Grant Spencer

Applying a Method to Your Madness

(movie still of Jim Carrey in The Mask)

There are positives to be gained from bouts of madness from time to time, but knowing the “why” is far more rewarding than the act.


When you’re sitting in a meeting or across from a friend, do you ever get the impulse to remove your clothes and thrash out to Limp Bizkit’s “Nookie?” You know, just to shake things up?

Today, I’d like to open up a discourse about the sanity within madness that was partly inspired by an Alain de Botton YouTube clip. It discusses the idea that having a “good mental breakdown” can be a useful response to an overburdened life. The clip, however, is Philosophy Lite and deliberately ignores the very real and permanently scarring experience of an episode of mental illness (though that is not part of the story presented). It does, however, open up a discussion on a phenomenon I still find fascinating even after years of face-to-face counselling – that thought is often emotionally functional and not strictly logical or usefully applied.

In the clip, de Botton narrates how the necessity of urge control and adherence to responsibility will wear us down. The thought process of losing it completely in the face of an extended set of pressure is entirely legitimate. He does make clear what it looks like to “lose it” in a good way: taking a sabbatical to a distant country that might interrupt the progress of a career, exploring your sexuality, going out dancing every night, or even just giving up the law degree and spending the next year working on a fishing boat.

It’s a radical change in behavior that looks like self-sabotage.

I’d like to acknowledge that this isn’t just a symptom of affluenza. The poor are just as able to indulge a shedding of responsibility. Unfortunately, they will be far more stigmatized and, even, punished. Socio-economic factors aside, these episodes sprout from the concept of emotionally-functional thought. Your brain is looking for respite and the very act of thinking of something bizarre can provide such relief that our conscious mind decides that acting that thought out is a good idea.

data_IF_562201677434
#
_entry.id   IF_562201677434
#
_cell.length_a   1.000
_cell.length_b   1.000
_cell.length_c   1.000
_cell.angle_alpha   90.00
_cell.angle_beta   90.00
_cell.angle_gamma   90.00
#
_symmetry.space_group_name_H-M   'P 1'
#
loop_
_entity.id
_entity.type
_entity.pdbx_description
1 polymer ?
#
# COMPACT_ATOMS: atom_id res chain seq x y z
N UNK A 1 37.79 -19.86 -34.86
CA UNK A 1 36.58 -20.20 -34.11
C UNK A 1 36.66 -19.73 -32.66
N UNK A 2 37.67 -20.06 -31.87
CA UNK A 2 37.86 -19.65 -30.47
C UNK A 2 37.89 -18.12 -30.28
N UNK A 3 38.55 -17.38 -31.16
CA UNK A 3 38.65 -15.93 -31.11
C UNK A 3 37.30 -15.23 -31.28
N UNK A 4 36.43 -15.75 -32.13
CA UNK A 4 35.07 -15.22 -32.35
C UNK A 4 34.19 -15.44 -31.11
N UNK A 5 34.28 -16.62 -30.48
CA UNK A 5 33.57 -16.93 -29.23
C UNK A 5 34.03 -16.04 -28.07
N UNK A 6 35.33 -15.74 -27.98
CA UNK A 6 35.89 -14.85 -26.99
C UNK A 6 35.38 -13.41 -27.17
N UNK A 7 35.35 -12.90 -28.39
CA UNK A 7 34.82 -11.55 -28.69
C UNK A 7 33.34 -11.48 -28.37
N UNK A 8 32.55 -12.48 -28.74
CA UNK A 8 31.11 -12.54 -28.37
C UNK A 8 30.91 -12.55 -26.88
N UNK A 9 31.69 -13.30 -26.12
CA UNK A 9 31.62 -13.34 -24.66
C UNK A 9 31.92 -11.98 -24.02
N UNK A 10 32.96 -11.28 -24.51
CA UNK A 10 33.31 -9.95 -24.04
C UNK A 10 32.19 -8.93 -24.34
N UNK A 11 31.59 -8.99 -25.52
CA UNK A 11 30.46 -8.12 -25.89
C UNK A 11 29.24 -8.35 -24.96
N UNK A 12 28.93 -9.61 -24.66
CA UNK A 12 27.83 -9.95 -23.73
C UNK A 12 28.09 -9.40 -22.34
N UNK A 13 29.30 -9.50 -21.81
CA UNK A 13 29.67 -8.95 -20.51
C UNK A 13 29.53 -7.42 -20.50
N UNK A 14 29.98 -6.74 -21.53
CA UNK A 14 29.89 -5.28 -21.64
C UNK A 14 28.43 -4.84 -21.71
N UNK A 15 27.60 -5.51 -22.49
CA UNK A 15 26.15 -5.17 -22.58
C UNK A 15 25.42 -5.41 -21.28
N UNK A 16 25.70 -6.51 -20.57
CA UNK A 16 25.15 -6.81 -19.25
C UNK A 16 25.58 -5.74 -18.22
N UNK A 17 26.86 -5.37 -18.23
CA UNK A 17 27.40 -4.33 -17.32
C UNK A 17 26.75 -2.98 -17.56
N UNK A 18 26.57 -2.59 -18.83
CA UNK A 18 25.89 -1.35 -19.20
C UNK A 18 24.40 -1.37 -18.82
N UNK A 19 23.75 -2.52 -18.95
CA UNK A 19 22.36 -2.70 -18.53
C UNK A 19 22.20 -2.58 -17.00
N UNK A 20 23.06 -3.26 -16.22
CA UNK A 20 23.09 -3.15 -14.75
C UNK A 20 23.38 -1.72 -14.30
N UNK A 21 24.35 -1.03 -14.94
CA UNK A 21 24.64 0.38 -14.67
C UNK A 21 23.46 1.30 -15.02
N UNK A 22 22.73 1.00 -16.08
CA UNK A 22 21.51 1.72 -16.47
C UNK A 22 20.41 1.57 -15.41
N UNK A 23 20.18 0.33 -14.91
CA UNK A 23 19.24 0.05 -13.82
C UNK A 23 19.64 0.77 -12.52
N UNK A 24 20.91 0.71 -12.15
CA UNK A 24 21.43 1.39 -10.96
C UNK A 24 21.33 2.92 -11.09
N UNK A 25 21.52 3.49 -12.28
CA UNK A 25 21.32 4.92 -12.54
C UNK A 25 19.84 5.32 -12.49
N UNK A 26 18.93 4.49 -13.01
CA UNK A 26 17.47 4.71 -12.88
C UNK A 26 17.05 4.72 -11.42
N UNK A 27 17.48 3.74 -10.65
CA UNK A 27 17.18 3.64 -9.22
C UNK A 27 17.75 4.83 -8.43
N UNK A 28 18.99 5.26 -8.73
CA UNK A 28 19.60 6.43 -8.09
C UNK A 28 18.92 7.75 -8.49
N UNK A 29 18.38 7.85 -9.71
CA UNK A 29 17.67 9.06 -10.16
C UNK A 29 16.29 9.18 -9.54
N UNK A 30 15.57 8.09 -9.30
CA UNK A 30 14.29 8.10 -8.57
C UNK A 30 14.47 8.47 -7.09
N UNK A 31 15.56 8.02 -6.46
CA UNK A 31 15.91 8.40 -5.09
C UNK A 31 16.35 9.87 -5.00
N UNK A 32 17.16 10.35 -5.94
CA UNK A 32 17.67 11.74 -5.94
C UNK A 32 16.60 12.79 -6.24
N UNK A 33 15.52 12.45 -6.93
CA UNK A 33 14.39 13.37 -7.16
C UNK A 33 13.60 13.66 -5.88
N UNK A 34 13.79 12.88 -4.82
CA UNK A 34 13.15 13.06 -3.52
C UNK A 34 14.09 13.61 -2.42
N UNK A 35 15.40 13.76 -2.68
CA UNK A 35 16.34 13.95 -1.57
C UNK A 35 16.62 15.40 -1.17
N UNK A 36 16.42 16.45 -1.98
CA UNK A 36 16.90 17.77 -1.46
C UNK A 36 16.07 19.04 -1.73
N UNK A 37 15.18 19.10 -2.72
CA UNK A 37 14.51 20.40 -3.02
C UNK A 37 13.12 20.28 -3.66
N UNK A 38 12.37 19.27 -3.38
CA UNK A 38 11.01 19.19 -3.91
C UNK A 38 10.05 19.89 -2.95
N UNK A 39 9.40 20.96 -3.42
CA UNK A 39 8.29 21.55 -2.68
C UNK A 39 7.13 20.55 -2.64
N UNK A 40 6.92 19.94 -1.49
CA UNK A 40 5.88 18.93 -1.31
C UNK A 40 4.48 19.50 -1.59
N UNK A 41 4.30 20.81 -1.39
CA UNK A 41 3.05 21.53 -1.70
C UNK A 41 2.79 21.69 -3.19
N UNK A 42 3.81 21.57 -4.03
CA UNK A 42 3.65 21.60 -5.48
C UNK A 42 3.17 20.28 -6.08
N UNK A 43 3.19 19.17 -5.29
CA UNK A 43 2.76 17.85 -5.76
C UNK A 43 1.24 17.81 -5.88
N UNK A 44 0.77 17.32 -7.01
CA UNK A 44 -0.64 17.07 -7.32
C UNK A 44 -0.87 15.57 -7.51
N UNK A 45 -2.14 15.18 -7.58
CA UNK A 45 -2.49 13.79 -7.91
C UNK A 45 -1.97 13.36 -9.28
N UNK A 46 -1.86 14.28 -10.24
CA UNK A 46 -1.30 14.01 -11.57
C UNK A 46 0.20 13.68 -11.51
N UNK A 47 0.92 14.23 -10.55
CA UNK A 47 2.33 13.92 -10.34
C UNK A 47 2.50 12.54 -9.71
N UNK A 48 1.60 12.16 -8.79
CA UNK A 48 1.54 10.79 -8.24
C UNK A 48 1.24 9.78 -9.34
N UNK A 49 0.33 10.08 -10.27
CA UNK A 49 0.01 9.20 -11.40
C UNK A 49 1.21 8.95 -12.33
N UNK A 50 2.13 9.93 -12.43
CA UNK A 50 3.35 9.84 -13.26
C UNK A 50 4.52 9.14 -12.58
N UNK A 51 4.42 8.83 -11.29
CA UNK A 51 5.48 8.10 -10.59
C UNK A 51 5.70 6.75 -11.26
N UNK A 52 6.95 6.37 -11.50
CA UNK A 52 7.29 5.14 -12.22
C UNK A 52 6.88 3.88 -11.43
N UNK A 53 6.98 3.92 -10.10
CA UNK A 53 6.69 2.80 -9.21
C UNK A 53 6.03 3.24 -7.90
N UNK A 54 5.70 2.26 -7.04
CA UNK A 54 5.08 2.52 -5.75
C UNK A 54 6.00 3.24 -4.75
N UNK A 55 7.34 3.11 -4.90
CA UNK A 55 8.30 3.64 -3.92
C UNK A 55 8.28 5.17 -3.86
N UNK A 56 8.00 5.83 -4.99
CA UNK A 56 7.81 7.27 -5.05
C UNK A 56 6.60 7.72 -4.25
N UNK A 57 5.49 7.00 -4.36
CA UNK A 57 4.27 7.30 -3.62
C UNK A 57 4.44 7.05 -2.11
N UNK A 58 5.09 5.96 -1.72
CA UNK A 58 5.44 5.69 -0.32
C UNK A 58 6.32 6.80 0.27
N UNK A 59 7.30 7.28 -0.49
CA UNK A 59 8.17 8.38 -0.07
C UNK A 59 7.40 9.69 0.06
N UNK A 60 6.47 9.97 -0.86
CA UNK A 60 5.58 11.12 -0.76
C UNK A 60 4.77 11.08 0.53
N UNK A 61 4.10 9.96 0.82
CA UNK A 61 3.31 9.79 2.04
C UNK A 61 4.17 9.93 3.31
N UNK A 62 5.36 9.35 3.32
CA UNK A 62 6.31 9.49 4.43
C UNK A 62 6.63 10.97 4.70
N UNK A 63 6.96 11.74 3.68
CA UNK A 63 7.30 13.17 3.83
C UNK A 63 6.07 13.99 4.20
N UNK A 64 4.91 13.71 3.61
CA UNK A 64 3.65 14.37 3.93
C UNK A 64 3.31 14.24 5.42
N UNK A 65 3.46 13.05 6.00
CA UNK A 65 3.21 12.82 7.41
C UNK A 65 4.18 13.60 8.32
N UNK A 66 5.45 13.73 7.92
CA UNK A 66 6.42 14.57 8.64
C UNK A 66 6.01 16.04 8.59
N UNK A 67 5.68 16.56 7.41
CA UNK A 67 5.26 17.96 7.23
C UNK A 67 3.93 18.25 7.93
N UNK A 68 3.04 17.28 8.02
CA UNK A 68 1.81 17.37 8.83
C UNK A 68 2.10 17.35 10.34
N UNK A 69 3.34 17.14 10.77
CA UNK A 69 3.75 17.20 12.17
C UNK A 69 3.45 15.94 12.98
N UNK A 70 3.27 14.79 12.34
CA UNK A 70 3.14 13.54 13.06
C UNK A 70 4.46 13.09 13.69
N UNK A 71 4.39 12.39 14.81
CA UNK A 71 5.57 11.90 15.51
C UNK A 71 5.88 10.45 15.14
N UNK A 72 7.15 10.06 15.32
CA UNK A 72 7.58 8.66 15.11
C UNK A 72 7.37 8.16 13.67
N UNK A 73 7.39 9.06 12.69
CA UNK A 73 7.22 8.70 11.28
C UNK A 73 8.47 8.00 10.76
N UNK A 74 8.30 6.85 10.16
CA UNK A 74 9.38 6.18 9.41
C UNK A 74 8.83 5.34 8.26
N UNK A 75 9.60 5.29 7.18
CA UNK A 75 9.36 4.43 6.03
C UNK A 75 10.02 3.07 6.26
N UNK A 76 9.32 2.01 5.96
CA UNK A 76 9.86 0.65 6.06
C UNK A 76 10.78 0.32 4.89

Releasing yourself from the bounds of societal norms for an extended period can be a wonderful way of rediscovering the part of yourself that you have lost.


In explanation of emotional functionality, consider the concept of stripping down and vaulting into song. If you’re feeling bored with the conversation, it provides a bit of fun. Endorphins enter your blood stream and you have avoided the aversive state of boredom. To take this to the other end of the spectrum, if nothing seems to be working in your life and you feel trapped in all of your decisions, the fleeting thought of suicide can provide the relief from burden that you may not have experienced in a long time (if these kinds of thoughts have been persistent, please call the National Suicide Prevention Lifeline at 1-800-273-TALK (8255) or contact the Crisis Text Line by texting TALK to 741741.).

The key lesson from both of these examples is that your way of thinking is able to achieve a sense of relief without actually having to act out those thoughts. The next step is how we achieve that sense of relief without reinforcing the most destructive ideation like suicide. The most important idea is in thought delay.

Thought delay is that moment where you pause and recognize your desire for relief, rather than get caught up in the shortcut your brain took to arrive there. Becoming more compassionate with your mind for immediately producing strange answers to your emotional problems can lead to a certain state of acceptance.

Imagine that you tell your friend that you just had an odd thought: you want to go to the park and start screaming at dog owners that adopting you over their current animal would be a far smarter choice. Your friend chuckles and leads you down to the beach for a swim to ease your troubles. Once again, on the other side of the spectrum, what if you admit the persistent thoughts of self-harm to a friend and they quite literally take you to the doctor to get a medical certificate for the time off work that you have refused to grant yourself.

Releasing yourself from the bounds of societal norms for an extended period can be a wonderful way of rediscovering the part of yourself that you have lost, before your return to normality. Small indulgences before you even get to that state in the first place can be far more rewarding. This may mean that you never lose touch with that vital sense of self in the first place.


Grant Spencer

Grant Spencer is a psychologist in private practice who wanted to be a writer who wanted to be a rock singer. He has a BA in Creative Writing and Literature, and continues to write poetry intermittently in order to avoid the panic over running his own business.